HYANNIS, Mass. — With climate change creating more intense weather events across the country, many Americans are looking to better prepare their homes for the impacts of severe storms.
As the sustainability program director for Cape Air, Jim Wolf is intensely involved in the fight to combat climate change. On a recent unusually warm fall morning, Wolf was on the roof of an airport hanger at Hyannis Airport, overseeing crews who were inspecting the company’s nearly 10-year-old array of solar panels.
Wolf lives on Cape Cod, a peninsula in the middle of the Atlantic Ocean a part of Massachusetts, and now has a front-row seat to climate change—from rising sea levels to more intense storms.
"The erosion of Cape Cod is visible in every one of those storms, we are really the canary in the coal mine," Wolf said.
As a result, Wolf has found himself among a growing number of Americans slowly readying his home for the impacts of climate change. He started with the installation of solar panels last month. At the height of the summer, the panels will likely be producing enough electricity to power Wolf's entire home.
Eventually, though, his hope is for battery storage for all the electricity he generates so that when a storm knocks power out, he’s not in the dark.
"There is no doubt about it we are doing it because we can impact how well things go," he said.
According to FEMA, nearly one-third of all US counties experienced a weather disaster this year. It’s estimated the insurance costs from extreme weather events in 2021 will top $99 billion.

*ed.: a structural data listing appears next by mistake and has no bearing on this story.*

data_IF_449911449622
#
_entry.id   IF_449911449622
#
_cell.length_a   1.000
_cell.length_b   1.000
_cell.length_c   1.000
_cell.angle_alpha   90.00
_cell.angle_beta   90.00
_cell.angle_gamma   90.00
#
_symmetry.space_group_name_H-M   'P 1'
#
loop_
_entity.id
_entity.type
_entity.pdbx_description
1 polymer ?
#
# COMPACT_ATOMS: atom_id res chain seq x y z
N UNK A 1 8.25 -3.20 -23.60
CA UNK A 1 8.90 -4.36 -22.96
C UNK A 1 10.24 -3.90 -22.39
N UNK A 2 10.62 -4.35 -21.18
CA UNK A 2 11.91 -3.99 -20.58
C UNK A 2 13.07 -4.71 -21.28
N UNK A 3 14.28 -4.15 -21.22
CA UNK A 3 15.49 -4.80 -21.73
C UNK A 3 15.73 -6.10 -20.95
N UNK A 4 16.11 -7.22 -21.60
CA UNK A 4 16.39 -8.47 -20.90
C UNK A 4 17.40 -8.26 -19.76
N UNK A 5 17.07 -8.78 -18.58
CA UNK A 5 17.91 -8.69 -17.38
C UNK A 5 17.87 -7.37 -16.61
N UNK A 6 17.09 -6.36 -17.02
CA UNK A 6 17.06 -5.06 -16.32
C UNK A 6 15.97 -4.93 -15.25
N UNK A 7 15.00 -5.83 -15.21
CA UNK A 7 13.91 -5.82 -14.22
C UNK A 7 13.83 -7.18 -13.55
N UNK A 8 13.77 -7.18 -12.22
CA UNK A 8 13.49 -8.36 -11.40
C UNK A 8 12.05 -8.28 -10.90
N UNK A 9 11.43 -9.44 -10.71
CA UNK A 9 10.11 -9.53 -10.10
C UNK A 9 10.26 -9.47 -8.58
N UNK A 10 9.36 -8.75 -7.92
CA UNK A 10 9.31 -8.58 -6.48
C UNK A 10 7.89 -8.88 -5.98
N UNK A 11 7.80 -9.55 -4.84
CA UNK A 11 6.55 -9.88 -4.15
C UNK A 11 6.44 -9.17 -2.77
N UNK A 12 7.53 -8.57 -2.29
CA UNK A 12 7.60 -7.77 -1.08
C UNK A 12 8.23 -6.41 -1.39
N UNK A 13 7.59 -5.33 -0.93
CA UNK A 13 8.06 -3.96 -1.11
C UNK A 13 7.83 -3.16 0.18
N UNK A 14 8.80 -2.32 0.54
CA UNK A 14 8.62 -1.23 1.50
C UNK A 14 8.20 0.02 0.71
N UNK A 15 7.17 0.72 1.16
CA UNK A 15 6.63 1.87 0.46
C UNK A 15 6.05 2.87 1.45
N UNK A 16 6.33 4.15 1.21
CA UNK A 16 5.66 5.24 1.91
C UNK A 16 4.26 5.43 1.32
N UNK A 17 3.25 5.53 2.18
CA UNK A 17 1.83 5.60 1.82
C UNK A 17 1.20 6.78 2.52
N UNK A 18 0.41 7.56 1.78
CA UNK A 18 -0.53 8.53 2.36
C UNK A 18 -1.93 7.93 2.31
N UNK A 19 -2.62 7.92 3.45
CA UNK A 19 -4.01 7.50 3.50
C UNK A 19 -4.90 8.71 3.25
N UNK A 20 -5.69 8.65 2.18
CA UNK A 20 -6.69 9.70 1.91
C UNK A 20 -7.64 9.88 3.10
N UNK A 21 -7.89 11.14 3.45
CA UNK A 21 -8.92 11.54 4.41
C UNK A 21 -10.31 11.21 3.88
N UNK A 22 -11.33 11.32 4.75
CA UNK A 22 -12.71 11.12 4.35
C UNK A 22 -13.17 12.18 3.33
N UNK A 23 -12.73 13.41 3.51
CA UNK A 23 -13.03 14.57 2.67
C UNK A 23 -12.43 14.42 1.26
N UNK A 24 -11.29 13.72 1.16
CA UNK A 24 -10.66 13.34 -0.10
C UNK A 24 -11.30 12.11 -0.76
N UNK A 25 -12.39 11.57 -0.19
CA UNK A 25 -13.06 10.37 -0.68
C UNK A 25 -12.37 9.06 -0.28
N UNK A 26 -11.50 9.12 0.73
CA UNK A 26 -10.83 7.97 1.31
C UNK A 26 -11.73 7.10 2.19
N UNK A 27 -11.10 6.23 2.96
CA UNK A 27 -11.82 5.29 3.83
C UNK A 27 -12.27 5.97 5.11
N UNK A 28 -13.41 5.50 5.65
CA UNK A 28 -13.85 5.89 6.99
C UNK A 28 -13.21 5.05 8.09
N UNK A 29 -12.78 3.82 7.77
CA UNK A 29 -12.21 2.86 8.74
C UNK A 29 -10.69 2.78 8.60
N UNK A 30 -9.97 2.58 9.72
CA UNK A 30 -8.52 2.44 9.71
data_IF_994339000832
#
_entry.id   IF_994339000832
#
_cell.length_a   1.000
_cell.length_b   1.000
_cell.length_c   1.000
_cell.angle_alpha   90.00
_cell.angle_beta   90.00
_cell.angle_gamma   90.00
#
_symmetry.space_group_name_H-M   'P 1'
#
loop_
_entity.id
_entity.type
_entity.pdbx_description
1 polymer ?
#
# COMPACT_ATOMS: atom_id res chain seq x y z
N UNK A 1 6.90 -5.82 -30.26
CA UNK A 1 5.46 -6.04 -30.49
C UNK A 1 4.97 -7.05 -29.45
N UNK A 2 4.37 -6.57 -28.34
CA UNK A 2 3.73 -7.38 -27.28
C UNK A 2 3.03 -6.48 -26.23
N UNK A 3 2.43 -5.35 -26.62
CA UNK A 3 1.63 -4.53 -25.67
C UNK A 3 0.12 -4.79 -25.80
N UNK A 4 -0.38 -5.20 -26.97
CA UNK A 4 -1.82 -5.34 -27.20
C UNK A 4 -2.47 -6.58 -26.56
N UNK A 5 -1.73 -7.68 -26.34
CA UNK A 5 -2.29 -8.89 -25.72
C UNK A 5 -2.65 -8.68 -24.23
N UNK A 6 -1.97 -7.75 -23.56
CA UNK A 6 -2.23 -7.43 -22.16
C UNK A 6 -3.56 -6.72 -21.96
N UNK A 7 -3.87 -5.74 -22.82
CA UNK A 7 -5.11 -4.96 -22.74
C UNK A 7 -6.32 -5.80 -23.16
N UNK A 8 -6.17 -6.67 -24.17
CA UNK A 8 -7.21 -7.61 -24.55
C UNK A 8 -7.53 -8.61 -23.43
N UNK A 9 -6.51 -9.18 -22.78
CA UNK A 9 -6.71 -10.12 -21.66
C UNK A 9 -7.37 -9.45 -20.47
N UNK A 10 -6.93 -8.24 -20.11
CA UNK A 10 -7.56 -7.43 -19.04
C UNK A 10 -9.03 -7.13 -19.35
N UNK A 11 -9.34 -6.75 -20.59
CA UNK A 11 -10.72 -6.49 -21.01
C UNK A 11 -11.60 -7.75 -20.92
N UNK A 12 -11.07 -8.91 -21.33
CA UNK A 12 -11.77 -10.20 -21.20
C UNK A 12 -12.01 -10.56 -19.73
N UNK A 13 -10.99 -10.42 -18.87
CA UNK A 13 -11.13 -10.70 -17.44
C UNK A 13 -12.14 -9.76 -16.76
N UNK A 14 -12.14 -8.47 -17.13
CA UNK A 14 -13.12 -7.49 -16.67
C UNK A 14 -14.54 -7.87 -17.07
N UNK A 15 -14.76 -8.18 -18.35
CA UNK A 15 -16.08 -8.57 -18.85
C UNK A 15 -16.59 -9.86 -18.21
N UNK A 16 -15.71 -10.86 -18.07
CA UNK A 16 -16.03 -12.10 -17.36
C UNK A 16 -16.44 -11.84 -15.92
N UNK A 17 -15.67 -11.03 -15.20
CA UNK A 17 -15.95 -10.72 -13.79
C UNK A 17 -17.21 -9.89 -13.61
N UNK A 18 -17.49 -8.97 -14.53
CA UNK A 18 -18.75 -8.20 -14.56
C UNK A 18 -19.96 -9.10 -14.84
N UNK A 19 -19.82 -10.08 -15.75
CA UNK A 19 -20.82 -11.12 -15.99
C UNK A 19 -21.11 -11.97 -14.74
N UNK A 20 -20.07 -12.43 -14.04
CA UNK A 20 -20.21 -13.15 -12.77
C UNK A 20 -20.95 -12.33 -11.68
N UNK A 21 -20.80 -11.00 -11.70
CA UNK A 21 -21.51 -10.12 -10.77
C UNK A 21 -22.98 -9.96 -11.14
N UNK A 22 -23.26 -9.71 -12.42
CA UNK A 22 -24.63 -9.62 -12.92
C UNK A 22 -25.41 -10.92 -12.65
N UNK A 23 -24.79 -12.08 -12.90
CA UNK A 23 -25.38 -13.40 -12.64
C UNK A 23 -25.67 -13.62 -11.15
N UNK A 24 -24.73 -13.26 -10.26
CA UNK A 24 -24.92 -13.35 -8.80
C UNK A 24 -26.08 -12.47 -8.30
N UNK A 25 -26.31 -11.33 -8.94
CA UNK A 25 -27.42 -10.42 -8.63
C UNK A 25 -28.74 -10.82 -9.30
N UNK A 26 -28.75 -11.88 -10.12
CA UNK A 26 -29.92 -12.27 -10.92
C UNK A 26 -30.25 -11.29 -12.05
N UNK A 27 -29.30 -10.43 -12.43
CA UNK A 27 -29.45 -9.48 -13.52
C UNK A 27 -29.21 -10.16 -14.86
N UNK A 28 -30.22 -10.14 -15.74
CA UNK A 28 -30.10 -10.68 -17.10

Anne Cope, with the Insurance Institute for Business and Home Safety, often recommends homeowners looking to make their properties more resilient to the impacts of climate change start with the roof.
Fortified roofs often better protect homes from water and wind damage in the even shingles that are blown off during a storm.
"That will keep the water out if you lose asphalt shingles, keeping the water out is an amazing reduction in damage," Cope said. "Mother Nature is just knocking on our door and we need to be ready, have our homes, communities, the places we live and play, they need to be resilient to what Mother Nature is doing."
Back at Wolf’s house, he’s taken some smaller steps to prepare for more intense storms, trimming the trees around his property to protect his house from flying debris.
"We have the opportunity to react faster, we see it happen in every storm," he said.
Wolf and other Americans are just trying to be as prepared as possible with so much at stake.